News archive

News archive

Titan-5 is Cassini's fifth close flyby, and sixth targeted flyby of Titan. The flyby occurs on Saturday 16 April at 19:12 UT. The closest approach will be at an altitude of 1025 km above the surface at a speed of 6.1 kms-1. Titan has a diameter of 5150 km, so the spacecraft passes within 1.4 Titan radii. The Titan-5 flyby is also the first near-polar pass - the orbiter reaches a latitude of 74 deg at closest approach.
Published: 14 April 2005
Gaia in 2004, a status report prepared by the Gaia Project Scientist, summarises the status of the Gaia project at the end of 2004, describes the progress achieved in 2004 with emphasis on the scientific activities, and summarises the major ongoing and planned activities.
Published: 31 March 2005

On 31 March 2005 at 20:05 UT, Cassini performs its fifth targeted encounter with Saturn's largest moon. At closest approach the spacecraft's altitude above Titan's surface will be just over 2400 kilometres.
Published: 30 March 2005
Report on the status of the Cosmic Vision 2015-2025 Programme by the Director of Science at the EGU 2005 Assembly.
Published: 22 March 2005
Measurements by the SWAN instrument onboard SOHO, have shown that the heliosphere, the solar wind filled volume which prevents the solar system from getting embedded in the local (ambient) interstellar medium is not axi-symmetrical, but is distorted, very likely under the effect of the local galactic magnetic field.
Published: 14 March 2005
Scientists using XMM-Newton have discovered an x-ray glow on Jupiter due to x-rays from the Sun being reflected back off the planet's atmosphere.
Published: 7 March 2005

Using ESA's XMM-Newton observatory and the European Southern Observatory's Very Large Telescope, scientists have discovered the most distant massive structure in the Universe.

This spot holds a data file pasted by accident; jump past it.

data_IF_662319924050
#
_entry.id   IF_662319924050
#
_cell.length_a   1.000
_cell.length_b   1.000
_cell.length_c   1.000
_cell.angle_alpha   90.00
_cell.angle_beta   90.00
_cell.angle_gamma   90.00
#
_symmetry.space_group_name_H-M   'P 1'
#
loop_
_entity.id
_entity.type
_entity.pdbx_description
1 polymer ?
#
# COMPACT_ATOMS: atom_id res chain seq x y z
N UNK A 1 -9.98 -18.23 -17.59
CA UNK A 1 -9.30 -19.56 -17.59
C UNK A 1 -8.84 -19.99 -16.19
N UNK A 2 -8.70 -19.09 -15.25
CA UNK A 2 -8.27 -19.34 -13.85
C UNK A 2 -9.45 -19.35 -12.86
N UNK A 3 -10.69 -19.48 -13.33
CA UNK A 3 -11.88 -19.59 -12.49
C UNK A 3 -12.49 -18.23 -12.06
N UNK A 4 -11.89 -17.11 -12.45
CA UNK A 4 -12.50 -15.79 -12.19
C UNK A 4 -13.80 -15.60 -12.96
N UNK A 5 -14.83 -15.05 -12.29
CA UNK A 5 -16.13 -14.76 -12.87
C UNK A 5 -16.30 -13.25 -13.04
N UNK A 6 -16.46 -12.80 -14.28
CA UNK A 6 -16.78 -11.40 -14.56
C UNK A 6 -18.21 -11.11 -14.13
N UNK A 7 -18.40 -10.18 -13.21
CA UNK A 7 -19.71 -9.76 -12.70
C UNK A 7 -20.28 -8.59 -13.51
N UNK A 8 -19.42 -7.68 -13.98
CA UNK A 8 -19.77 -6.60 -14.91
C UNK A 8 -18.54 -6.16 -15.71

Published: 2 March 2005
Scientists have pierced through a dusty stellar nursery to capture the earliest and most detailed view of a collapsing gas cloud turning into a star, analogous to a baby's first ultrasound.
Published: 1 March 2005
Around the time of the descent of the Huygens probe in Titan's atmosphere on 15 January 2005, ground based observations of Saturn's largest moon were made with the Very Large Telescope (VLT) in Chile during the nights from 14-16 January.
Published: 1 March 2005

Scientists using XMM-Newton have observed a relativistic Fe line in the mean X-ray spectra of type-1 and type-2 active galactic nuclei.
Published: 23 February 2005

On 10 February, the ESA Science Programme Committee approved unanimously the extension of the Cluster mission, pushing back the end date from December 2005 to December 2009.
Published: 18 February 2005
The dancing light of the aurorae on Saturn behaves in ways different from how scientists have thought possible for the last 25 years. New research by a team of US and European planetary scientists led by John Clarke of Boston University, USA, has overturned theories about how Saturn's magnetic field behaves and how its aurorae are generated.
Published: 17 February 2005
The third close flyby of Titan occurred on Tuesday, 15 February 2005 at 6:58 UTC. At closest approach, Cassini passed within 1.6 Titan radii, at an altitude of 1577 km above the surface and at a speed of 6.1 kilometres per second.
Published: 16 February 2005

The SMART-1 mission has been extended for an extra year of lunar operations and will now end in August 2006. Among other opportunities, this extension will allow for an increased global coverage by the different dedicated science instruments.
Published: 15 February 2005
More than 100 participants from ISWT and collaborating teams attended a lively and productive workshop with many new exciting scientific results.
Published: 10 February 2005

Multipoint measurements from the Cluster spacecraft have revealed, for the first time, a direct observation of a three dimensional geometry for a hitherto unexplained type of magnetic reconnection.
Published: 4 February 2005

The Hubble Space Telescope's latest image of the star V838 Monocerotis, taken with the ACS instrument, shows the continuing changes in the appearance of surrounding dusty cloud structures.
Published: 3 February 2005
Published: 26 January 2005
Although not originally designed for this purpose, SOHO has become the most prolific discoverer of comets in the history of astronomy.
Published: 26 January 2005
The High-Mass X-ray Binary V 0332+53 (EXO 0331+530), currently undergoing a dramatic outburst, was a Target of Opportunity (TOO) for an INTEGRAL observation on 6-10 January 2005.
Published: 20 January 2005
25-Apr-2024 04:58 UT

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